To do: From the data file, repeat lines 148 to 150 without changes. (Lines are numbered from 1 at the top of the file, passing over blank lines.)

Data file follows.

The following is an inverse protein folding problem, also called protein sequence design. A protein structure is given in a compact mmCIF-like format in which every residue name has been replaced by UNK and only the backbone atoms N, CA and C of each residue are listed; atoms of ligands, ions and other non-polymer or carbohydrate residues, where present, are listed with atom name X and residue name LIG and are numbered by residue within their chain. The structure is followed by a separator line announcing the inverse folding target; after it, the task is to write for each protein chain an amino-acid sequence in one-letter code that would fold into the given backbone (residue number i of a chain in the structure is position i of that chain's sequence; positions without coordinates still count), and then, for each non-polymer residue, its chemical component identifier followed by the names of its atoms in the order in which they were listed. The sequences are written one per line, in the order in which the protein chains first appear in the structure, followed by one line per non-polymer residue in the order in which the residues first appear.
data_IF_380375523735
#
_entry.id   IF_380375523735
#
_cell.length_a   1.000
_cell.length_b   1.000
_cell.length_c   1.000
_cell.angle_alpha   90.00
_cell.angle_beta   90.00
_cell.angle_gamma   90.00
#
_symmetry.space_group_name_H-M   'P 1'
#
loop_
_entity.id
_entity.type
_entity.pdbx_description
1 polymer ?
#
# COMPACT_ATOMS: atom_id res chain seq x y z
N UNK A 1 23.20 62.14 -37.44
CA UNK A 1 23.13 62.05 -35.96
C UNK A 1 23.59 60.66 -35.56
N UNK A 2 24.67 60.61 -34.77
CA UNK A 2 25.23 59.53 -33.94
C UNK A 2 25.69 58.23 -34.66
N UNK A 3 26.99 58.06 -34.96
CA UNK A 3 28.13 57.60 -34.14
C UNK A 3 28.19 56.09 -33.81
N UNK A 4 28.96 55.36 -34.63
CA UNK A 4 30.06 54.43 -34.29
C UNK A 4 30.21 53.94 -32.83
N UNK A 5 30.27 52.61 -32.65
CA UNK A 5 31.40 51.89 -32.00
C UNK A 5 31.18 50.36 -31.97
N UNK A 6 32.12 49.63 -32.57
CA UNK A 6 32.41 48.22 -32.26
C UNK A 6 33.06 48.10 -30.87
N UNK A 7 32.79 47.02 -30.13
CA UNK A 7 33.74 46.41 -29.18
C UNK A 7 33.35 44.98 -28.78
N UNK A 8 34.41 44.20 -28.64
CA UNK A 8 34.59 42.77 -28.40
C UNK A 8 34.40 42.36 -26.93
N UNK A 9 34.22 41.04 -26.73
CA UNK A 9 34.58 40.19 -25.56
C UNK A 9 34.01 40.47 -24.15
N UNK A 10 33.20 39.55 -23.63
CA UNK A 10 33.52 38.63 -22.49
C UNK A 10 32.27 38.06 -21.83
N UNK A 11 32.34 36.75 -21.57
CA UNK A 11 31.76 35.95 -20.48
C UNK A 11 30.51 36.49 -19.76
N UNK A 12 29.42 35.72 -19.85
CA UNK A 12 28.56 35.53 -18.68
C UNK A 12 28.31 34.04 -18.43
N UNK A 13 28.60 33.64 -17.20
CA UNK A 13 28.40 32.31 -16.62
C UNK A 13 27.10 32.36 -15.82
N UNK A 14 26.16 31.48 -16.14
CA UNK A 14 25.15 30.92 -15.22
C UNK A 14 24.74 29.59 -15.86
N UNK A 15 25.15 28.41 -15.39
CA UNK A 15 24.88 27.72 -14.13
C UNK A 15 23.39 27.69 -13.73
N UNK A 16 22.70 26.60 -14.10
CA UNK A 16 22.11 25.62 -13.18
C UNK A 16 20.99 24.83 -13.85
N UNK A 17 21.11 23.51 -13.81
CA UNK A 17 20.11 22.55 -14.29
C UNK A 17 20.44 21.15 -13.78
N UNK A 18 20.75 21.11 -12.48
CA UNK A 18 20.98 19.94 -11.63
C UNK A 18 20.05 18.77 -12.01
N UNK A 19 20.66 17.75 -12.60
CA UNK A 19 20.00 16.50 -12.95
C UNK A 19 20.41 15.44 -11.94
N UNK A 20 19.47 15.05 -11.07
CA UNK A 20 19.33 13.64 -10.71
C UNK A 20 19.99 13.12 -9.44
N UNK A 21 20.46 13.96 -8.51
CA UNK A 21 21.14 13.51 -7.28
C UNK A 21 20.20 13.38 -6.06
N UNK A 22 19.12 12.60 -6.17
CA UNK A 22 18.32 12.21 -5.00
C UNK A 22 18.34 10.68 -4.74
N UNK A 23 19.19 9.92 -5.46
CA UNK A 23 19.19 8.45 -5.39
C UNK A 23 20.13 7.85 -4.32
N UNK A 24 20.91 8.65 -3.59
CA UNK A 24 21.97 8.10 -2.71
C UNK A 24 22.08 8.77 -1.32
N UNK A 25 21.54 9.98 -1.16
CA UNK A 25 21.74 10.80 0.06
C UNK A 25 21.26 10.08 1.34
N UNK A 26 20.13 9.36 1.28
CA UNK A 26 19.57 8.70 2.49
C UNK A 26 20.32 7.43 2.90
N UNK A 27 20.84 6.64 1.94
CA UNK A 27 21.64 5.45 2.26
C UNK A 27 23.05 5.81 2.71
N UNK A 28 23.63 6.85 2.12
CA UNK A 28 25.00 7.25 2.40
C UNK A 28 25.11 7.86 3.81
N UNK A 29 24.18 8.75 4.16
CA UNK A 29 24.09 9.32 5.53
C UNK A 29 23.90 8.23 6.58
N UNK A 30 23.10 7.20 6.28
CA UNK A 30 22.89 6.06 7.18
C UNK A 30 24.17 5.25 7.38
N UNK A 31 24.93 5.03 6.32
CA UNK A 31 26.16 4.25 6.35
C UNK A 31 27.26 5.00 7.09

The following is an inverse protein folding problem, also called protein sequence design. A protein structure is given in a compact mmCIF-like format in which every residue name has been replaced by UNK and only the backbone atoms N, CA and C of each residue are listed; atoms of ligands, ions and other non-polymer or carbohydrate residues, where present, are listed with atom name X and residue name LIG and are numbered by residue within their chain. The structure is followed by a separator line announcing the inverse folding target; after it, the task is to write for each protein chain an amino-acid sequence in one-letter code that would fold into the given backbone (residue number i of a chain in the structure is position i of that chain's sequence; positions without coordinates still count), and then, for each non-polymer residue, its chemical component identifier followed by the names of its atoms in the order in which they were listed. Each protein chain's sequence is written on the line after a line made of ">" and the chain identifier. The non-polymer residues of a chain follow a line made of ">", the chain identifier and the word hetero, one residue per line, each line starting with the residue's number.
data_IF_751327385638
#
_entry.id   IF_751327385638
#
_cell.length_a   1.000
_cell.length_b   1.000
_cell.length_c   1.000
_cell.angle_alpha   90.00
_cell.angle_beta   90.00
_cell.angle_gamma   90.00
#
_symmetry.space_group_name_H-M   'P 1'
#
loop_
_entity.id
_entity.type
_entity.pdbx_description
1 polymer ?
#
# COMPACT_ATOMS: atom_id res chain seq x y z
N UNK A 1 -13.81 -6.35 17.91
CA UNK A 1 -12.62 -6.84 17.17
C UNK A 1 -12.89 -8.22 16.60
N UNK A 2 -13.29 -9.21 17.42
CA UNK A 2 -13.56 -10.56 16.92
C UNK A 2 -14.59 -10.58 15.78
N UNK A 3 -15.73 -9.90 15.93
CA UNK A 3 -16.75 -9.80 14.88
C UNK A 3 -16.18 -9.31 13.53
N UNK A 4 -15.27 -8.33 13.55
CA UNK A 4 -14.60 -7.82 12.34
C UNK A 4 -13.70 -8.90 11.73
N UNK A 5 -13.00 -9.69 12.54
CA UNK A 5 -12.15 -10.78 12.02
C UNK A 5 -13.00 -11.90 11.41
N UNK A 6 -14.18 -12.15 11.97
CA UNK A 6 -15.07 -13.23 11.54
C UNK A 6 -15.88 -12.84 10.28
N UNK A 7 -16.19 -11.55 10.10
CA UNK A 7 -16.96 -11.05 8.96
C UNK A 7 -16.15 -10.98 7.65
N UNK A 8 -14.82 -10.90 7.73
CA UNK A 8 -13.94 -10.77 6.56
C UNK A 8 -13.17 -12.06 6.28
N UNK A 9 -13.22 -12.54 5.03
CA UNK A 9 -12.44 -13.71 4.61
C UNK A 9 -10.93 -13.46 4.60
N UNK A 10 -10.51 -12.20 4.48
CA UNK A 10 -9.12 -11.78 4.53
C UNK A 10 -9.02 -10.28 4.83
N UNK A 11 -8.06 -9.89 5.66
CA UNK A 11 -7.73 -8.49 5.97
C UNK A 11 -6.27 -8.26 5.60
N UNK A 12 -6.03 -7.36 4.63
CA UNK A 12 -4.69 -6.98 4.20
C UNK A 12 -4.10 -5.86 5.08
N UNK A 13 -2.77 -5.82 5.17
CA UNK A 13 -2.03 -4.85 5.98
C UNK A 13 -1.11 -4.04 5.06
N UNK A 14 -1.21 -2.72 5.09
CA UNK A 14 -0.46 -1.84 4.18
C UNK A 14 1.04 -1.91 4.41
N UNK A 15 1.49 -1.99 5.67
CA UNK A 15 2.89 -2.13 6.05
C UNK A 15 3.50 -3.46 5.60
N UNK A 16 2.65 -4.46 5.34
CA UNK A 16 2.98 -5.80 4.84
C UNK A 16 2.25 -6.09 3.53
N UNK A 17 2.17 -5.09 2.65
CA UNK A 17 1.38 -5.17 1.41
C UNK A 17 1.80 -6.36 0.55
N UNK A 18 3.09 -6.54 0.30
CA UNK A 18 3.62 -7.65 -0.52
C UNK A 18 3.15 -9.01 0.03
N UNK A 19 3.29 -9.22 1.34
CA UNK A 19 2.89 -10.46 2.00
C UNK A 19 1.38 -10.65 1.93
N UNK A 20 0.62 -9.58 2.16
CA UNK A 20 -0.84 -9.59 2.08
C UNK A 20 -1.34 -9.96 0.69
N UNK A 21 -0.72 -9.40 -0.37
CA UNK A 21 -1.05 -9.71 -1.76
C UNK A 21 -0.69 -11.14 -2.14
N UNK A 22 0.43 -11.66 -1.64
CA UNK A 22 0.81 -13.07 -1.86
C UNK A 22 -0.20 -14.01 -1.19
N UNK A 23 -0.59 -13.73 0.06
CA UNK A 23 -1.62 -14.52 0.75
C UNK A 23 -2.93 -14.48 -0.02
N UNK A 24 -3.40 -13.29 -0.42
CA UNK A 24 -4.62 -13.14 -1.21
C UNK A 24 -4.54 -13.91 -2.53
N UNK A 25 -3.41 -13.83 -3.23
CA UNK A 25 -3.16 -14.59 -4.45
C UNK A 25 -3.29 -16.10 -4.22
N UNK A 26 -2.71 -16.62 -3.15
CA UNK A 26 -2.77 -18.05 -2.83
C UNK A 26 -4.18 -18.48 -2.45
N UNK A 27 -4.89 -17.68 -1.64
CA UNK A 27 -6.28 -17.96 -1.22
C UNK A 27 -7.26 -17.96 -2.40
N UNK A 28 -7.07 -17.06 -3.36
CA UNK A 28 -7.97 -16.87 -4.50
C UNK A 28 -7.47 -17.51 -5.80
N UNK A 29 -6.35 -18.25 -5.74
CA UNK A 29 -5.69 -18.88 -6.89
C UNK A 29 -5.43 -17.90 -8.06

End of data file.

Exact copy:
N UNK A 5 -13.00 -9.69 12.54
CA UNK A 5 -12.15 -10.78 12.02
C UNK A 5 -13.00 -11.90 11.41